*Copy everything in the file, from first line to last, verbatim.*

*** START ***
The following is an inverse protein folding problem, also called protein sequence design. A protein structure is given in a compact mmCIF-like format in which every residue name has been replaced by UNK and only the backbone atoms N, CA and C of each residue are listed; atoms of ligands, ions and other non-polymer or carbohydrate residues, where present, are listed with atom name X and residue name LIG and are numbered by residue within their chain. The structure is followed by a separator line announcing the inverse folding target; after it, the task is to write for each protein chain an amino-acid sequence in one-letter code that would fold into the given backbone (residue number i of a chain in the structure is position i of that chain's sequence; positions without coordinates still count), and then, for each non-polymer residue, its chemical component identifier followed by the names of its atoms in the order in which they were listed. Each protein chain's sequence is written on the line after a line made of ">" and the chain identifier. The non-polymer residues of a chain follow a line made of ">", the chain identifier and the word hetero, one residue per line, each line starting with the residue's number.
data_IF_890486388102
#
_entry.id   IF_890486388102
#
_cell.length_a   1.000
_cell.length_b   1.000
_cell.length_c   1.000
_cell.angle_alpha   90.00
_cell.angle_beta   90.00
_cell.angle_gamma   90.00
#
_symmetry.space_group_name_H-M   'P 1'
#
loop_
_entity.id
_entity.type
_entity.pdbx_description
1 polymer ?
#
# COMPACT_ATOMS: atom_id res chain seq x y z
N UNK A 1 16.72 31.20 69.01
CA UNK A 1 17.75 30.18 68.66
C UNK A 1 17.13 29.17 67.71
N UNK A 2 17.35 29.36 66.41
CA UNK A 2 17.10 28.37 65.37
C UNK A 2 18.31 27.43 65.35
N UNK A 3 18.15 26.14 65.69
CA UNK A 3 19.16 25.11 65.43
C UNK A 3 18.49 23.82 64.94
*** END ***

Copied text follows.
The following is an inverse protein folding problem, also called protein sequence design. A protein structure is given in a compact mmCIF-like format in which every residue name has been replaced by UNK and only the backbone atoms N, CA and C of each residue are listed; atoms of ligands, ions and other non-polymer or carbohydrate residues, where present, are listed with atom name X and residue name LIG and are numbered by residue within their chain. The structure is followed by a separator line announcing the inverse folding target; after it, the task is to write for each protein chain an amino-acid sequence in one-letter code that would fold into the given backbone (residue number i of a chain in the structure is position i of that chain's sequence; positions without coordinates still count), and then, for each non-polymer residue, its chemical component identifier followed by the names of its atoms in the order in which they were listed. Each protein chain's sequence is written on the line after a line made of ">" and the chain identifier. The non-polymer residues of a chain follow a line made of ">", the chain identifier and the word hetero, one residue per line, each line starting with the residue's number.
data_IF_890486388102
#
_entry.id   IF_890486388102
#
_cell.length_a   1.000
_cell.length_b   1.000
_cell.length_c   1.000
_cell.angle_alpha   90.00
_cell.angle_beta   90.00
_cell.angle_gamma   90.00
#
_symmetry.space_group_name_H-M   'P 1'
#
loop_
_entity.id
_entity.type
_entity.pdbx_description
1 polymer ?
#
# COMPACT_ATOMS: atom_id res chain seq x y z
N UNK A 1 16.72 31.20 69.01
CA UNK A 1 17.75 30.18 68.66
C UNK A 1 17.13 29.17 67.71
N UNK A 2 17.35 29.36 66.41
CA UNK A 2 17.10 28.37 65.37
C UNK A 2 18.31 27.43 65.35
N UNK A 3 18.15 26.14 65.69
CA UNK A 3 19.16 25.11 65.43
C UNK A 3 18.49 23.82 64.94